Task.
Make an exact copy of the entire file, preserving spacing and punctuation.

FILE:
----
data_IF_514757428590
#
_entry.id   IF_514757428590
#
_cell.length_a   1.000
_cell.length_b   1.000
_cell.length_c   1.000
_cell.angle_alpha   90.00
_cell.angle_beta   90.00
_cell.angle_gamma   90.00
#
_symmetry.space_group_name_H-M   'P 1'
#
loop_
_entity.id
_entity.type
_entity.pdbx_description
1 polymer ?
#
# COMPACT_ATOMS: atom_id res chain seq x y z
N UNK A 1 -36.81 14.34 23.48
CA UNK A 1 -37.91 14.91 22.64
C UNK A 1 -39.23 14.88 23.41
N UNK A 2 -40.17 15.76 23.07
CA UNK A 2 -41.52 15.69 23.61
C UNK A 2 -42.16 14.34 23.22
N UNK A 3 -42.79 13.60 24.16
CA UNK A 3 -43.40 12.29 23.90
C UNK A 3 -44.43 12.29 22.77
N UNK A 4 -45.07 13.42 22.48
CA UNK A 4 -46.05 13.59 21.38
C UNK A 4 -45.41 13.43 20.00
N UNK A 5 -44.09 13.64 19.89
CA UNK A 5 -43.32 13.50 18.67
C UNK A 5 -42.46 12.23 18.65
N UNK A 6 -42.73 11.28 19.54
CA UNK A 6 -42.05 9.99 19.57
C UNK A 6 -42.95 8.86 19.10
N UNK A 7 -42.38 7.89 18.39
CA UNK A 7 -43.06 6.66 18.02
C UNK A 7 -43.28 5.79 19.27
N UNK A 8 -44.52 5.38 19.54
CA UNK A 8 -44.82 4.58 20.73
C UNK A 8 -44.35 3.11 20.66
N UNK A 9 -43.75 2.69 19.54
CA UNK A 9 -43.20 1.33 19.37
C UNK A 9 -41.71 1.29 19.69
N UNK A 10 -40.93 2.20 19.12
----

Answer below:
data_IF_514757428590
#
_entry.id   IF_514757428590
#
_cell.length_a   1.000
_cell.length_b   1.000
_cell.length_c   1.000
_cell.angle_alpha   90.00
_cell.angle_beta   90.00
_cell.angle_gamma   90.00
#
_symmetry.space_group_name_H-M   'P 1'
#
loop_
_entity.id
_entity.type
_entity.pdbx_description
1 polymer ?
#
# COMPACT_ATOMS: atom_id res chain seq x y z
N UNK A 1 -36.81 14.34 23.48
CA UNK A 1 -37.91 14.91 22.64
C UNK A 1 -39.23 14.88 23.41
N UNK A 2 -40.17 15.76 23.07
CA UNK A 2 -41.52 15.69 23.61
C UNK A 2 -42.16 14.34 23.22
N UNK A 3 -42.79 13.60 24.16
CA UNK A 3 -43.40 12.29 23.90
C UNK A 3 -44.43 12.29 22.77
N UNK A 4 -45.07 13.42 22.48
CA UNK A 4 -46.05 13.59 21.38
C UNK A 4 -45.41 13.43 20.00
N UNK A 5 -44.09 13.64 19.89
CA UNK A 5 -43.32 13.50 18.67
C UNK A 5 -42.46 12.23 18.65
N UNK A 6 -42.73 11.28 19.54
CA UNK A 6 -42.05 9.99 19.57
C UNK A 6 -42.95 8.86 19.10
N UNK A 7 -42.38 7.89 18.39
CA UNK A 7 -43.06 6.66 18.02
C UNK A 7 -43.28 5.79 19.27
N UNK A 8 -44.52 5.38 19.54
CA UNK A 8 -44.82 4.58 20.73
C UNK A 8 -44.35 3.11 20.66
N UNK A 9 -43.75 2.69 19.54
CA UNK A 9 -43.20 1.33 19.37
C UNK A 9 -41.71 1.29 19.69
N UNK A 10 -40.93 2.20 19.12